Progress or Patchwork?
Increasing the Impact and Outreach of German Universal Jurisdiction Trials
Germany has received widespread acclaim for its domestic implementation of international criminal law (ICL) in the German Code on Crimes against International Law (Völkerstrafgesetzbuch) and for completing multiple universal jurisdiction (UJ) trials in recent years. Most notably, the Higher Regional Court in Koblenz convicted Syrian state officials of crimes against humanity. However, in terms of language accessibility and overall transparency of the proceedings for the international public, the German judiciary has yet to assume its desired ‘pioneering role’ (Vorreiterrolle) in the prosecution of international crimes. Unlike other European countries that conduct criminal trials on the principle of universal jurisdiction, translations of judgments and other forms of multilingual information have been in short supply in Germany. Commentators have widely criticized the accessibility and outreach of German UJ proceedings as inadequate. Correspondingly, one of the multiple aims of a recently introduced draft bill for the ‘further development of international criminal law’ is to improve the ‘broad impact’ (Breitenwirkung) of UJ proceedings and judgments. However, the explanatory memorandum falls short of providing a comprehensive explanation and justification of this objective and the purpose and legitimacy of UJ trials in Germany more generally. The following analysis of the draft bill reveals that the reform may result in no more than a few superficial adjustments, without significantly improving the international outreach of German UJ trials.
The Abstract Objective
The government draft bill lacks clarity as to why – in contrast to domestic criminal trials – increased and extended publicity of UJ proceedings is desirable and justified. The central theoretical questions remain unanswered: What procedural requirements for national criminal proceedings can be deduced from the normative structure of the principle of UJ – e.g. if conceptualized as a representative administration of justice in the name and interest of the international community for its involvement in and information about the proceedings? How can the participation of those affected and the international community – on whose behalf national UJ proceedings are being conducted – be guaranteed?
Possible justifications for more public access already differ with regard to the various target groups of UJ proceedings. Those directly affected by a specific international criminal offense must be guaranteed equal access to justice; the explanatory memorandum (p. 1, 14) itself refers to Goals 16 (3) and (6) of the United Nations’ Agenda 2030 for Sustainable Development. While a right to information about specific international legal proceedings could also be derived from the so-called right to truth under international law (cf. here, p. 44 et seq.), international media representatives have a constitutional right to equal access to information. Insofar as one assumes that international law – and not just extraterritorial extended domestic criminal law – is applied in German UJ proceedings, international criminal tribunals, foreign criminal courts, and international criminal legal scholarship also have a genuine interest in informational access to the proceedings. A successful communicative exchange between these various bodies is essential for the success of the evolving international criminal justice system and a prerequisite for Germany’s aspired leading role in the further development of ICL. Finally, the international public itself could be the addressee of UJ trials. If one conceptualizes UJ – as argued in more detail here – as a vicarious administration of ICL, which Germany only exercises in the interest and on behalf of the international community, the international public should be the normative starting and end point of every UJ trial. Consequently, the transparency of the proceedings and the public communication of judgments could be a necessary condition for the legitimacy of national UJ trials.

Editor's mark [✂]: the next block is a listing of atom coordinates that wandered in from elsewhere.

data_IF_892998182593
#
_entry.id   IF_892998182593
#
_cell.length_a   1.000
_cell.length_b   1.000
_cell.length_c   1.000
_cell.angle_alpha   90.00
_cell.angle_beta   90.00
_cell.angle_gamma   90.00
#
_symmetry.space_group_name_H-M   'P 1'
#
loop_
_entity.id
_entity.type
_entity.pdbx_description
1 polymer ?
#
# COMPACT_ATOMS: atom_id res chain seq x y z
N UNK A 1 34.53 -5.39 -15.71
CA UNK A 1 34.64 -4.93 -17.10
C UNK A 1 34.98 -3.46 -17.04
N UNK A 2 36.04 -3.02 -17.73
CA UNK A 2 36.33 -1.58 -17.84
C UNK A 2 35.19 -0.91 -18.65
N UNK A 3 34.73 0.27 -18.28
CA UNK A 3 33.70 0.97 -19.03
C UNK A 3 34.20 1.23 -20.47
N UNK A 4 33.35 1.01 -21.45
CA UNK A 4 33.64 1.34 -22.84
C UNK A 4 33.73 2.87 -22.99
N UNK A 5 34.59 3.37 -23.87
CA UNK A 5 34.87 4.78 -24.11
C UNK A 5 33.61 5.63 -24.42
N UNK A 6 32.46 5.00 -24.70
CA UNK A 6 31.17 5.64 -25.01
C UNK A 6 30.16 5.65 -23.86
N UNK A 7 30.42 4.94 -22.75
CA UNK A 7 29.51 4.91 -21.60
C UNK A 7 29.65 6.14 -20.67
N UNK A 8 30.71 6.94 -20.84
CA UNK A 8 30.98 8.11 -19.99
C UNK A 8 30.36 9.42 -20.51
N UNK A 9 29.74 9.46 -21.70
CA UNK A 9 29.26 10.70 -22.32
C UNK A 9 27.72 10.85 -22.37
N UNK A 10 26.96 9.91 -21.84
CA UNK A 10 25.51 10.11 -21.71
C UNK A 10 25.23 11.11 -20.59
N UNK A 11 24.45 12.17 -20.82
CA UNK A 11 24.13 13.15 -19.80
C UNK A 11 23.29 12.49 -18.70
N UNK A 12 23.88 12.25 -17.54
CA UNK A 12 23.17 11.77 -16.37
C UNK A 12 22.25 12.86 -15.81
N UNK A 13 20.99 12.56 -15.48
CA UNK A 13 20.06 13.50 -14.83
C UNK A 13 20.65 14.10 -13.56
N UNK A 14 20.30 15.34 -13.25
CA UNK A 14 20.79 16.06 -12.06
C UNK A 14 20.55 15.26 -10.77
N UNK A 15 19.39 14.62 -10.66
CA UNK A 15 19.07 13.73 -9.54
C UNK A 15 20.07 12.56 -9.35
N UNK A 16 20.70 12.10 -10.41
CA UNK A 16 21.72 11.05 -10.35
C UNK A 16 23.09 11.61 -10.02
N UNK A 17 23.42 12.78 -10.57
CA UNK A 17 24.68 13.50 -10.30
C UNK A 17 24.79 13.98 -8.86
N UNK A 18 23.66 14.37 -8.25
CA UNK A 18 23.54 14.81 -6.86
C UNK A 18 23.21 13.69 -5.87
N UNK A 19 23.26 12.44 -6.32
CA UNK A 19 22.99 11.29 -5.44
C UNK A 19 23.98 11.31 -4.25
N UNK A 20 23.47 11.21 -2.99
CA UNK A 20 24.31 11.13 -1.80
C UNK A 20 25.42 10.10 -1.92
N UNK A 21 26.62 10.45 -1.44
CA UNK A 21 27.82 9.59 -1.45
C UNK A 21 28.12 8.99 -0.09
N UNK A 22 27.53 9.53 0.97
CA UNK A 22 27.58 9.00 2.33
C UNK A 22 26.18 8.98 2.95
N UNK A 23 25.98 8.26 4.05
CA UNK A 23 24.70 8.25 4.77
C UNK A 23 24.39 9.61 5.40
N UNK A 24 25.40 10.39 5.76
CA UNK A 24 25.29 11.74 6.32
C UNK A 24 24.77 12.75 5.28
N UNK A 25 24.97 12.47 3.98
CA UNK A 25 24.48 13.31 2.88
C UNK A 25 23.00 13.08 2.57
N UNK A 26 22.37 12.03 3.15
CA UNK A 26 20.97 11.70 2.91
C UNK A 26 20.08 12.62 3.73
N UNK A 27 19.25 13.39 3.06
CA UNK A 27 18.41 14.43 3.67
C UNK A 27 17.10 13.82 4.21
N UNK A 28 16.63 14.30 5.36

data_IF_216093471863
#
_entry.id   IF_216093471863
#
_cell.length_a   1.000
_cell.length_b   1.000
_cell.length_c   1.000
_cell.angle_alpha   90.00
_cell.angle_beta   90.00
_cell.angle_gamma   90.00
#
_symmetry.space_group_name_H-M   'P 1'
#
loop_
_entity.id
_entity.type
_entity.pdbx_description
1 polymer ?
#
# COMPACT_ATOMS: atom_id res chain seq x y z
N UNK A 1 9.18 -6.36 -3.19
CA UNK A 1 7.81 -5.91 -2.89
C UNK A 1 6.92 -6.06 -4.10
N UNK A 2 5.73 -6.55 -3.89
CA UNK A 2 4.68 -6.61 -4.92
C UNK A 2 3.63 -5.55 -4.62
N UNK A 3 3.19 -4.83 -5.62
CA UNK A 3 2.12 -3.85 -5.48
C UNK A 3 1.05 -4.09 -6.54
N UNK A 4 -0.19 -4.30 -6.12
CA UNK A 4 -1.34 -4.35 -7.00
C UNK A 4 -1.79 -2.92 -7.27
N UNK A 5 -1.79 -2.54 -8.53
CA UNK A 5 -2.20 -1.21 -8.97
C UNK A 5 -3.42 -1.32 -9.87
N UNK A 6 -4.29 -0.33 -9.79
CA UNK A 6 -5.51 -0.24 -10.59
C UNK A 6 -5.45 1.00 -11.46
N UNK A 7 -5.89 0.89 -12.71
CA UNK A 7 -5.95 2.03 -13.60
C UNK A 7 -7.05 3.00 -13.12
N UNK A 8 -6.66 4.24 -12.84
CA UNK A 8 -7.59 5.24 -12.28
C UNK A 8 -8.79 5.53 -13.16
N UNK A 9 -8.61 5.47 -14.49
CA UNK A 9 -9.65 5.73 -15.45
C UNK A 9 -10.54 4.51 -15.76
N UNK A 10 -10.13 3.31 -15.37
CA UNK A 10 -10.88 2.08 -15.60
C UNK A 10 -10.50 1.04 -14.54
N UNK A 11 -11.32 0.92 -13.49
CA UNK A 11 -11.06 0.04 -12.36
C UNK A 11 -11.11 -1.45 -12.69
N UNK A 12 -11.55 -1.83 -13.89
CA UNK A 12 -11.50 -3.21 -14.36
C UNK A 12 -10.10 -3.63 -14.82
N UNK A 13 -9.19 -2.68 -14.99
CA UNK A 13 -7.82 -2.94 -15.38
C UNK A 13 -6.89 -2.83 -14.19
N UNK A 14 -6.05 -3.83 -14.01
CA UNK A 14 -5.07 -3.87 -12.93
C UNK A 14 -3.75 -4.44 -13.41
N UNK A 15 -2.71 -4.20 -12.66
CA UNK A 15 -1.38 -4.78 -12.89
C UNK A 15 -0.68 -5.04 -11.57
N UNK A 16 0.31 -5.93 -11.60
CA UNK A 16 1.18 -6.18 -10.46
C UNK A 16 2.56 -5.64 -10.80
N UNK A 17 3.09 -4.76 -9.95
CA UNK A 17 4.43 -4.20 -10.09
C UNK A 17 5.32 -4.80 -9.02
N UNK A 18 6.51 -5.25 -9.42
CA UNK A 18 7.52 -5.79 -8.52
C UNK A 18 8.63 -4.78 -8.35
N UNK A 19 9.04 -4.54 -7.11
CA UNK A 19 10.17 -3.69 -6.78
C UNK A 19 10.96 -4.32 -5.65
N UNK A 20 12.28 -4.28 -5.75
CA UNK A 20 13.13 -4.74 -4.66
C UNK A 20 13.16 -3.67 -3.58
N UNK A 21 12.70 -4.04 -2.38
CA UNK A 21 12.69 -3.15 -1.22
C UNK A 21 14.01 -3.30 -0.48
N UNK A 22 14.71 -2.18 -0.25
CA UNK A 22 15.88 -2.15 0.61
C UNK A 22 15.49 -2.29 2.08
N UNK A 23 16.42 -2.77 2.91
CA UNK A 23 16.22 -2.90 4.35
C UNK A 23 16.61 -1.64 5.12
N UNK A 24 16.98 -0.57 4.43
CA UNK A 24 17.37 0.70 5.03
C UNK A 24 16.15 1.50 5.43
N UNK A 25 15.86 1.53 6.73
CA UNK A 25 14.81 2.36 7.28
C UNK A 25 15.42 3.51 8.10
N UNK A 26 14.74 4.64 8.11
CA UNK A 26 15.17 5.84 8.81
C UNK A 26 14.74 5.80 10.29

The Concrete Measures
Three concrete measures are being discussed to increase the ‘broad impact’ of UJ trials: allowing media representatives to use translations during the trial, the production of audio-visual recordings for scientific and historical purposes, and the publication of translated judgments.
The proposed amendment regarding the use of translations by media representatives proves to be a clarification that acknowledges an already established practice. Whisper interpreters have been able to work in German courtrooms for audience members in the past (so-called “chuchotage” (Flüsterdolmetschen)), even though no specific legal basis existed (comp. here, para. 2). Only pandemic-related distancing regulations had made this established method impossible and, in turn, prompted the request of media representatives to use the court’s translation infrastructure in the so-called Al-Khatib trial at the Koblenz Higher Regional Court. In the subsequent summary proceedings before the German Federal Constitutional Court, the court in Koblenz was ordered to guarantee that accredited media representatives with a special connection to the Syrian conflict may follow the German-language proceedings in Arabic either with the help of their own arrangements or by allowing them to access the court’s translation system for a fee. Similarly, the current government draft (p. 25) leaves it to the discretion of the criminal courts to grant media representatives access to the court’s translation system. The government draft (p. 25) is explicitly not intended to create a subjective right to courtroom translation.